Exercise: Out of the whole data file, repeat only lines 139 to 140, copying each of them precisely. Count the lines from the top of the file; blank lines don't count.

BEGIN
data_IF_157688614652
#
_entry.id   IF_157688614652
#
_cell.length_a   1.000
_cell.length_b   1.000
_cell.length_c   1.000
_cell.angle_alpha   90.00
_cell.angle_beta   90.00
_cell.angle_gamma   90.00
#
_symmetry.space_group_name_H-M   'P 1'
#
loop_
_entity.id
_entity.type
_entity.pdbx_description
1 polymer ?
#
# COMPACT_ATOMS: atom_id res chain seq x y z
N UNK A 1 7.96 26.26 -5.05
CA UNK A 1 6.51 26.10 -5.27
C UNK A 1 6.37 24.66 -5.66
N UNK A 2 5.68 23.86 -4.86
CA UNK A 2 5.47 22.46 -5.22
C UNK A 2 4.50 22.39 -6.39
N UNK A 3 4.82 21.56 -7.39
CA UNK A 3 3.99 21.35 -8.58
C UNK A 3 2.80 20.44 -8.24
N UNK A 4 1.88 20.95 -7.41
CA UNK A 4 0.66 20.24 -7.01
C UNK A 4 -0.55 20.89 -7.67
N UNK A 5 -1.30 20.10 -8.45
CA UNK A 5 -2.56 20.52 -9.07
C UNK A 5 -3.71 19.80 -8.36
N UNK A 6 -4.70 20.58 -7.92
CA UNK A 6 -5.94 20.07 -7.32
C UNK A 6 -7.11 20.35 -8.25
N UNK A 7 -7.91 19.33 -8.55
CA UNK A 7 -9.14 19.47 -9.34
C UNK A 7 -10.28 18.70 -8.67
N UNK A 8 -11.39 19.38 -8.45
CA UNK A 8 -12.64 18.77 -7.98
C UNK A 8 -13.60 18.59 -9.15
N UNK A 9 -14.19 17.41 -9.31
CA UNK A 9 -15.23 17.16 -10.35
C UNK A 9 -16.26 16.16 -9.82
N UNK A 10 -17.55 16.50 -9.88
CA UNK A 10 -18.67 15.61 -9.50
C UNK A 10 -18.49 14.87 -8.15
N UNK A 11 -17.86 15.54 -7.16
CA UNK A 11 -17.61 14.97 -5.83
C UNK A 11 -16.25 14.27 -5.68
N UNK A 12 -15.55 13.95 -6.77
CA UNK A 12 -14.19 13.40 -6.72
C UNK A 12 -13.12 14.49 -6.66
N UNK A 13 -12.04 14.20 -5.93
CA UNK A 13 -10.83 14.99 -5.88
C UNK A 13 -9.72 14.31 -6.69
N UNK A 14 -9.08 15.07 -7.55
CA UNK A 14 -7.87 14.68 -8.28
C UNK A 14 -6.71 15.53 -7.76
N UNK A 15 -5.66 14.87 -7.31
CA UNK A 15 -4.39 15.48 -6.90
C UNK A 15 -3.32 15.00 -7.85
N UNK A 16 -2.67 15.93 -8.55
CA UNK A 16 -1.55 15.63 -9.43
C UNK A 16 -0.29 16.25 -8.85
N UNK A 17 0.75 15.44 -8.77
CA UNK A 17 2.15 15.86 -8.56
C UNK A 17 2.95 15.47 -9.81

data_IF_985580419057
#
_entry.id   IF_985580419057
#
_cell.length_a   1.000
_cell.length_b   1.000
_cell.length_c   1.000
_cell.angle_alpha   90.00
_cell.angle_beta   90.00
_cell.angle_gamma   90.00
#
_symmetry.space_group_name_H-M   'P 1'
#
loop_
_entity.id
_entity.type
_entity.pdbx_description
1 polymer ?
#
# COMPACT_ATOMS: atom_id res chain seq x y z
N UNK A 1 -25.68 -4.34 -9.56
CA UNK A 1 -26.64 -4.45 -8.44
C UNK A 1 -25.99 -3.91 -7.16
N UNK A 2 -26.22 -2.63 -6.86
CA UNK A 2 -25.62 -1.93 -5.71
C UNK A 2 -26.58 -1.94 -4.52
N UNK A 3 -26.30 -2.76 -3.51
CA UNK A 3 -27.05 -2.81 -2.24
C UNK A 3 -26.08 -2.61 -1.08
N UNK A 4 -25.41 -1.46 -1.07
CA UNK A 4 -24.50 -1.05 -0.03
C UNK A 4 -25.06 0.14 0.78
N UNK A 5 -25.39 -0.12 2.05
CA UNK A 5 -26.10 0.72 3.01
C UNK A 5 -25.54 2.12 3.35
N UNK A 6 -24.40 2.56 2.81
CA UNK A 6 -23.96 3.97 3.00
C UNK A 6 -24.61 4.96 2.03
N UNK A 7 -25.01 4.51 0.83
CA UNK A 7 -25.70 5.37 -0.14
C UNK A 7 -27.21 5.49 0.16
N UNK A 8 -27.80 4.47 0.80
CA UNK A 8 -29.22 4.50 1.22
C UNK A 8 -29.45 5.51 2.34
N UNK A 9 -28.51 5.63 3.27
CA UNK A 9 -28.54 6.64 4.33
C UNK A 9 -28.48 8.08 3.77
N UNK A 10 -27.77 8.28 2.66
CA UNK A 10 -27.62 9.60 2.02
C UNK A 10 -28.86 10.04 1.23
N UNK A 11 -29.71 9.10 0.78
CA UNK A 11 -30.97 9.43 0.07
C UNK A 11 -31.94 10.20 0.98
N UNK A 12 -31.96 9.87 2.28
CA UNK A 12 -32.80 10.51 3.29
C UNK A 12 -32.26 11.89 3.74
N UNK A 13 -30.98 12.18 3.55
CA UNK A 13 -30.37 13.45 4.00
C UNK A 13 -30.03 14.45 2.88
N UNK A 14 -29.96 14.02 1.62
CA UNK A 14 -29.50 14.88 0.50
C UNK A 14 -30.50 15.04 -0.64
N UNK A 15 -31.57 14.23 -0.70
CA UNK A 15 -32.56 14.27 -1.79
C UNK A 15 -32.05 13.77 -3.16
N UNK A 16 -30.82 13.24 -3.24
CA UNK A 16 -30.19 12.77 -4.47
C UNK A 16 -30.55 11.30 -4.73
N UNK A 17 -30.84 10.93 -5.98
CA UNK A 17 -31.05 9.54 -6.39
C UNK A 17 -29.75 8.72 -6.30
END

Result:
C UNK A 16 -30.55 11.30 -4.73
N UNK A 17 -30.84 10.93 -5.98